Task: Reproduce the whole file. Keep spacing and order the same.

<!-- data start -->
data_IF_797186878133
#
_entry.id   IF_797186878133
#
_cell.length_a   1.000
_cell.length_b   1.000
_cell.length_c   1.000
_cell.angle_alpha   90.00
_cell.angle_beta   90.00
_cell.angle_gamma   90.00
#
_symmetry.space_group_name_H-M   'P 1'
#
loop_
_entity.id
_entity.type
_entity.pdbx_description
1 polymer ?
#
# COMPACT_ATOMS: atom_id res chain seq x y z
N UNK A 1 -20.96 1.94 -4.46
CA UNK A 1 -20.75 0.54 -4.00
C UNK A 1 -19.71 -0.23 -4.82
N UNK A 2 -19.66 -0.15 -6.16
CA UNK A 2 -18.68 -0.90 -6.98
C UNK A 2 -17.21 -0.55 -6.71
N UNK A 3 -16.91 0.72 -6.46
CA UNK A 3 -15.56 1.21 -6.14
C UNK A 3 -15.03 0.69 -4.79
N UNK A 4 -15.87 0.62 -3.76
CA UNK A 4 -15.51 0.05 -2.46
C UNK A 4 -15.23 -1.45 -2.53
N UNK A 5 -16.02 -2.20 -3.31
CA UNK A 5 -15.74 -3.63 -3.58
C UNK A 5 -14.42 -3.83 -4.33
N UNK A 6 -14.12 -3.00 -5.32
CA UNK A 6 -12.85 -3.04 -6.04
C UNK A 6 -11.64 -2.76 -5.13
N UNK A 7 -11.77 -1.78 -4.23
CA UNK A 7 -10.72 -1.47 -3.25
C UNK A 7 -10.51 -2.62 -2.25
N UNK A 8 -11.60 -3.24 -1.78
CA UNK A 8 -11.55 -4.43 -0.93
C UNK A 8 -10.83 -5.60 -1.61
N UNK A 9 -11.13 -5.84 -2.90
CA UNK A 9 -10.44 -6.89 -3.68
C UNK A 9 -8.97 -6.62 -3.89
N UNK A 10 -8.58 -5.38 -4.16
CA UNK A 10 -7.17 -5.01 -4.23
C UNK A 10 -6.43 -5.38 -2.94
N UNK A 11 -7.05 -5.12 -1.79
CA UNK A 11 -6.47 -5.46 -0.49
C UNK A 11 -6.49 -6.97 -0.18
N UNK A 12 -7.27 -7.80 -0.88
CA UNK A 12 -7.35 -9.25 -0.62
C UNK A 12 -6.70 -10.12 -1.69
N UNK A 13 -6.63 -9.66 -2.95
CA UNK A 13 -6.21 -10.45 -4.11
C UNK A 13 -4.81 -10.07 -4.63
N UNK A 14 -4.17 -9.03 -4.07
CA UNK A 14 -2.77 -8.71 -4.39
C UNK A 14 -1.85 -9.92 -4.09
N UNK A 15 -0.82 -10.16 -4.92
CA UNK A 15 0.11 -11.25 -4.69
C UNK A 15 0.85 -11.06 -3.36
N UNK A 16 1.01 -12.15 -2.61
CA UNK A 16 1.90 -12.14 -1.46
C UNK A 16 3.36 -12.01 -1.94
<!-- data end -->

data_IF_797186878133
#
_entry.id   IF_797186878133
#
_cell.length_a   1.000
_cell.length_b   1.000
_cell.length_c   1.000
_cell.angle_alpha   90.00
_cell.angle_beta   90.00
_cell.angle_gamma   90.00
#
_symmetry.space_group_name_H-M   'P 1'
#
loop_
_entity.id
_entity.type
_entity.pdbx_description
1 polymer ?
#
# COMPACT_ATOMS: atom_id res chain seq x y z
N UNK A 1 -20.96 1.94 -4.46
CA UNK A 1 -20.75 0.54 -4.00
C UNK A 1 -19.71 -0.23 -4.82
N UNK A 2 -19.66 -0.15 -6.16
CA UNK A 2 -18.68 -0.90 -6.98
C UNK A 2 -17.21 -0.55 -6.71
N UNK A 3 -16.91 0.72 -6.46
CA UNK A 3 -15.56 1.21 -6.14
C UNK A 3 -15.03 0.69 -4.79
N UNK A 4 -15.87 0.62 -3.76
CA UNK A 4 -15.51 0.05 -2.46
C UNK A 4 -15.23 -1.45 -2.53
N UNK A 5 -16.02 -2.20 -3.31
CA UNK A 5 -15.74 -3.63 -3.58
C UNK A 5 -14.42 -3.83 -4.33
N UNK A 6 -14.12 -3.00 -5.32
CA UNK A 6 -12.85 -3.04 -6.04
C UNK A 6 -11.64 -2.76 -5.13
N UNK A 7 -11.77 -1.78 -4.23
CA UNK A 7 -10.72 -1.47 -3.25
C UNK A 7 -10.51 -2.62 -2.25
N UNK A 8 -11.60 -3.24 -1.78
CA UNK A 8 -11.55 -4.43 -0.93
C UNK A 8 -10.83 -5.60 -1.61
N UNK A 9 -11.13 -5.84 -2.90
CA UNK A 9 -10.44 -6.89 -3.68
C UNK A 9 -8.97 -6.62 -3.89
N UNK A 10 -8.58 -5.38 -4.16
CA UNK A 10 -7.17 -5.01 -4.23
C UNK A 10 -6.43 -5.38 -2.94
N UNK A 11 -7.05 -5.12 -1.79
CA UNK A 11 -6.47 -5.46 -0.49
C UNK A 11 -6.49 -6.97 -0.18
N UNK A 12 -7.27 -7.80 -0.88
CA UNK A 12 -7.35 -9.25 -0.62
C UNK A 12 -6.70 -10.12 -1.69
N UNK A 13 -6.63 -9.66 -2.95
CA UNK A 13 -6.21 -10.45 -4.11
C UNK A 13 -4.81 -10.07 -4.63
N UNK A 14 -4.17 -9.03 -4.07
CA UNK A 14 -2.77 -8.71 -4.39
C UNK A 14 -1.85 -9.92 -4.09
N UNK A 15 -0.82 -10.16 -4.92
CA UNK A 15 0.11 -11.25 -4.69
C UNK A 15 0.85 -11.06 -3.36
N UNK A 16 1.01 -12.15 -2.61
CA UNK A 16 1.90 -12.14 -1.46
C UNK A 16 3.36 -12.01 -1.94